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Britain’s broken asylum system is a danger to us all

The horrific alkali attack in south London has exposed failings at every level of our immigration system.

Rakib Ehsan

Rakib Ehsan
Columnist

Topics Politics UK

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The UK’s asylum system is utterly dysfunctional. Time and again, we see criminals, traffickers and terrorists slipping through the net. But even by Britain’s woefully lax security standards, the case of Abdul Ezedi has plumbed new depths.

Ezedi is the 35-year-old Afghan suspected of attacking a mother and her two young daughters with alkali in south London this week. This was a crime that should have been prevented. Indeed, there were multiple opportunities to stop Ezedi and to have him deported from the UK.

He first entered the UK in the back of a lorry in 2016. He then applied for asylum, but was rejected – twice. Yet he was still seemingly allowed to continue living here.

Then, in 2018, he was convicted of one charge of sexual assault and one of exposure. In 2020, he was discharged from his probation supervision. But he was not deported.

It is believed that in either 2021 or 2022 Ezedi was granted asylum by the authorities on his third attempt. This time, a priest vouched for him and claimed that he had converted to Christianity. This made it virtually impossible for Ezedi to be sent back to Afghanistan. His lawyers would be able to claim he would be at risk of persecution, as a member of a religious minority.

This week, Ezedi is alleged to have attacked a woman and her two daughters in Clapham, south London. The mother and her youngest child, who is three, will be left with life-changing injuries. Five police officers and four members of the public were also injured as they tried to help the victims.

This crime could only happen thanks to a systems-level failure. At every turn, the relevant authorities failed to do their duty to secure the UK’s border and protect the public. The fact that Ezedi was able to enter the UK illegally in a lorry tells an all-too-familiar story of lax security at the border. The fact that he was convicted of a sexual offence and not deported speaks to a casual disregard among those in power for the public’s safety. Just as worrying is how Ezedi was able to seemingly game the system and eventually gain asylum.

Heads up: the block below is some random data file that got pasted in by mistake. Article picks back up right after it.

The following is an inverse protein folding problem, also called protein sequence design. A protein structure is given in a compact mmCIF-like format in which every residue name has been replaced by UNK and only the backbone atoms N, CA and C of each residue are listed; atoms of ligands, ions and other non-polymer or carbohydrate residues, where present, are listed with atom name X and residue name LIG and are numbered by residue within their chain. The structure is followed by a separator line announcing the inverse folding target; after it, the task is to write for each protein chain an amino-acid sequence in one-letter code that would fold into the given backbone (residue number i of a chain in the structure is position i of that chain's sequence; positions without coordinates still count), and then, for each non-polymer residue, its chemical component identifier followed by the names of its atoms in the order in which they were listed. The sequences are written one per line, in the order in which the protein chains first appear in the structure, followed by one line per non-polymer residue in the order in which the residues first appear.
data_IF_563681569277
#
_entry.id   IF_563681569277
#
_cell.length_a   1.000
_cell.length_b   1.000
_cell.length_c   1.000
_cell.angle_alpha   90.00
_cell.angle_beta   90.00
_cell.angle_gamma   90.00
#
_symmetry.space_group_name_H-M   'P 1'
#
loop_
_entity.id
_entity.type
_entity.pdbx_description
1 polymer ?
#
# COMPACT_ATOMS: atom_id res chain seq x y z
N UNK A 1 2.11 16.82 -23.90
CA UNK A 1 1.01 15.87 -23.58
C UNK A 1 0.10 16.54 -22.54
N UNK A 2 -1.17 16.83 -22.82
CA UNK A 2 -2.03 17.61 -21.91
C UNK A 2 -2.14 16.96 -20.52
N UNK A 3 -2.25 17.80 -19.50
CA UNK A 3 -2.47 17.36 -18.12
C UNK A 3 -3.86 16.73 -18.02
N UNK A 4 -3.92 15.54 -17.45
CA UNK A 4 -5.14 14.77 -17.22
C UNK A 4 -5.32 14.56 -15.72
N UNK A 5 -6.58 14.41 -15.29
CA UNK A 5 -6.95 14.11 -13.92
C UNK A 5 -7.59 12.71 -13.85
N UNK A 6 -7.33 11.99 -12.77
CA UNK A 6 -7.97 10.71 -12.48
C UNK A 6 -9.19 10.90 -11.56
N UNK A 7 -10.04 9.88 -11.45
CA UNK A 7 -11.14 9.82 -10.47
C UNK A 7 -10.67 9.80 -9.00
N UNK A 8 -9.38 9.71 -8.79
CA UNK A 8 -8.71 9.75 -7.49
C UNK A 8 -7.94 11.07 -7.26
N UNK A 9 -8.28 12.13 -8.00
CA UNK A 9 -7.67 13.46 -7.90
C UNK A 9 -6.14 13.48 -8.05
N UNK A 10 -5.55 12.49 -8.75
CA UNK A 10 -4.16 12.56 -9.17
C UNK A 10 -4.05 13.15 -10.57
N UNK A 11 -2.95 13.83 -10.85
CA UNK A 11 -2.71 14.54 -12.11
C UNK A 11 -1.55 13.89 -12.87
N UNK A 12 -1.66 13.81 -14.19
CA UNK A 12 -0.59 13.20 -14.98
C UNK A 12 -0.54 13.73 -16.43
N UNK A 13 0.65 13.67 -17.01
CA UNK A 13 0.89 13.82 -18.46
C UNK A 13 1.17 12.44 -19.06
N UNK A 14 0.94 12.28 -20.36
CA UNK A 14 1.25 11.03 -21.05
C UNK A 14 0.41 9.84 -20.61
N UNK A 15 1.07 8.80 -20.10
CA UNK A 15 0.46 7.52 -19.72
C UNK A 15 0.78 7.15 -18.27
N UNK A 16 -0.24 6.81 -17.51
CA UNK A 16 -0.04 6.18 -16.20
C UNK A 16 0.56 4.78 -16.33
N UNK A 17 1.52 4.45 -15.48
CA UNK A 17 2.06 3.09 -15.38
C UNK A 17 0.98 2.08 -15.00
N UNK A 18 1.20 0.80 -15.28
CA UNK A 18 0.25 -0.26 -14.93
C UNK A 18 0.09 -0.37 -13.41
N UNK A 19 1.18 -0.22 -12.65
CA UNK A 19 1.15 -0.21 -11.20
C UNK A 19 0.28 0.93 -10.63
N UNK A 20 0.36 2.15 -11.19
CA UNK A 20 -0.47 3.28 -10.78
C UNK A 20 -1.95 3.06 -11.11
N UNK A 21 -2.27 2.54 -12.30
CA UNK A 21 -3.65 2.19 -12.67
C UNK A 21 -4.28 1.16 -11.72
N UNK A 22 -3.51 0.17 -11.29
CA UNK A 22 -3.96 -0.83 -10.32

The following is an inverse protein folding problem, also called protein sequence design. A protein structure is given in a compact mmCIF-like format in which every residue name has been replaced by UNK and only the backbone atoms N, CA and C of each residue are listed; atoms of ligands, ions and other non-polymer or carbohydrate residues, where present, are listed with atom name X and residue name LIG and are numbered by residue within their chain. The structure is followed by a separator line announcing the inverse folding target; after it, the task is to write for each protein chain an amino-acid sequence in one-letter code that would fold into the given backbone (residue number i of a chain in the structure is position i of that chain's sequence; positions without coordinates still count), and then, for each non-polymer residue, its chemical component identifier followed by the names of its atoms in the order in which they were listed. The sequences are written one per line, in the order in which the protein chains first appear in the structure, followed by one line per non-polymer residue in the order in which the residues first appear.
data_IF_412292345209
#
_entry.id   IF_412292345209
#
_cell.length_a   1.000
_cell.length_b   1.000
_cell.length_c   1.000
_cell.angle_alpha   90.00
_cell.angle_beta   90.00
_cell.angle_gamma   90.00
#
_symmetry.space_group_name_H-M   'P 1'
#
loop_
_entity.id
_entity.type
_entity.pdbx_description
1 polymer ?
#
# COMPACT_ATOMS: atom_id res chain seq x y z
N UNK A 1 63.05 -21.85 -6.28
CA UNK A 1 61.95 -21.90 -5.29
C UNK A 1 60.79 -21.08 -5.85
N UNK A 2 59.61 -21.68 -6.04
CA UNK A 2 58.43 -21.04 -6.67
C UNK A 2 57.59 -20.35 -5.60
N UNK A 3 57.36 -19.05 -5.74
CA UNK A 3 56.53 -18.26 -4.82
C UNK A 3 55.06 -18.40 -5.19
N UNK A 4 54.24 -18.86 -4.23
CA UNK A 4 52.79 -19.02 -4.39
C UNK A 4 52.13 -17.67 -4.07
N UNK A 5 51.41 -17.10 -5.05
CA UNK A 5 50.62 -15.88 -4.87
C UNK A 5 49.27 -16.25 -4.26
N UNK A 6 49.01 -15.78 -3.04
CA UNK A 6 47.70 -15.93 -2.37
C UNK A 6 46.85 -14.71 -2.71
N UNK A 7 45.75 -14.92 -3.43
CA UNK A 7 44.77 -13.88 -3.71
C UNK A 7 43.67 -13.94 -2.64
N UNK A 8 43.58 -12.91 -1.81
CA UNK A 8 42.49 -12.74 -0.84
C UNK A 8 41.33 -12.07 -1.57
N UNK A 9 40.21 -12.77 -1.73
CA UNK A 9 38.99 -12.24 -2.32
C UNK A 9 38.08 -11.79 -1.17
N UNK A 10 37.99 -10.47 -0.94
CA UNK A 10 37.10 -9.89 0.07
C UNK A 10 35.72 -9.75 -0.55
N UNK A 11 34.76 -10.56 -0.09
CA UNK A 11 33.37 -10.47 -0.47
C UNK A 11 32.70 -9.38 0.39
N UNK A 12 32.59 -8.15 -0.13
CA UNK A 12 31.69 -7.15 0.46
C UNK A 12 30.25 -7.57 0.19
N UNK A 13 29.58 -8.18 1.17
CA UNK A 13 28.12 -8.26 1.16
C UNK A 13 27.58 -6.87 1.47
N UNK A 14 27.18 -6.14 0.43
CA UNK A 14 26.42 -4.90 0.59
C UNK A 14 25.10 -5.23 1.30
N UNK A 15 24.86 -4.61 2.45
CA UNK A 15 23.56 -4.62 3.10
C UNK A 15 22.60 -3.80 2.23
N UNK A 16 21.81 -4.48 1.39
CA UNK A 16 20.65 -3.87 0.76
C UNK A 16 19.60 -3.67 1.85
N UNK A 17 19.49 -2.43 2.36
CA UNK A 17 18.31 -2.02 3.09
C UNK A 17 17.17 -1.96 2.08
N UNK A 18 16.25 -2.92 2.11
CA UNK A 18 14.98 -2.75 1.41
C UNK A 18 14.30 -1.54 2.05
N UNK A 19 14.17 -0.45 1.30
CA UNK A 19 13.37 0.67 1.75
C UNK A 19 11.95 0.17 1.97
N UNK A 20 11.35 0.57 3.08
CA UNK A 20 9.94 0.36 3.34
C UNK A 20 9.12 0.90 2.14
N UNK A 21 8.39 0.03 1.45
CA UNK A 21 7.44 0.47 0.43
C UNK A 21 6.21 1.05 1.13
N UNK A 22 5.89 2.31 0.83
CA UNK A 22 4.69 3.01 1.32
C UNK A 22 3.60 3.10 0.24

There is a disturbing trend emerging of asylum seekers opportunistically ‘converting’ to Christianity. While we can never be sure if these conversions are genuine or not, they often guarantee the success of an asylum claim on the grounds that the applicant is at risk of persecution in his or her home country. This is because many Muslim-majority countries routinely persecute Christians and punish apostasy with death.

Before Ezedi, there was Emad al-Swealmeen, an Iraqi terrorist. Like Ezedi, al-Swealmeen was rejected twice for asylum. He then ‘converted’ to Christianity, seemingly to bolster his next claim. In 2021, he detonated a bomb outside Liverpool Women’s Hospital on Remembrance Sunday, killing himself and injuring three others. Police later found an Islamic prayer mat and a copy of the Koran in al-Swealmeen’s home, suggesting that his conversion to Christianity was not necessarily sincere.

What both of these cases reveal is an asylum and migration system that has little regard for public safety. One cause of this is the UK’s onerous ‘human rights’ commitments. All too often, these favour the desires of foreign-born criminals to remain in Britain over the safety of the law-abiding majority. Last month, a known ISIS propagandist from Sudan managed to escape deportation on human-rights grounds. Similarly, the Home Office was prevented from expelling an Albanian crime lord, on the grounds that to do so would deprive him of his human right to a family life.

The UK’s asylum system is beyond broken. The British state is apparently open to granting asylum to a convicted sex offender on the questionable grounds that he had converted to Christianity. And yet it fails miserably when it comes to providing sanctuary for people who are actually in need of our protection. The same government that granted Ezedi asylum has outright refused to lend a helping hand to Christians who are known to be facing persecution or to Afghan soldiers who assisted the British Army during the war in Afghanistan.

More alarming still, in the aftermath of Ezedi’s alleged rampage in south London, our politicians have refused to even admit that his asylum status was relevant at all. It is as if they are determined not to learn any lessons from this horrific crime.

The Clapham attack was totally avoidable. The whole purpose of offering asylum is to stop people from coming to harm. Instead, we have a system that is so broken it is actively facilitating harm. We need to radically overhaul our asylum system and finally get a grip on our borders.

Rakib Ehsan is the author of Beyond Grievance: What the Left Gets Wrong about Ethnic Minorities, which is available to order on Amazon.

Picture by: YouTube.

To enquire about republishing spiked’s content, a right to reply or to request a correction, please contact the managing editor, Viv Regan.

Topics Politics UK

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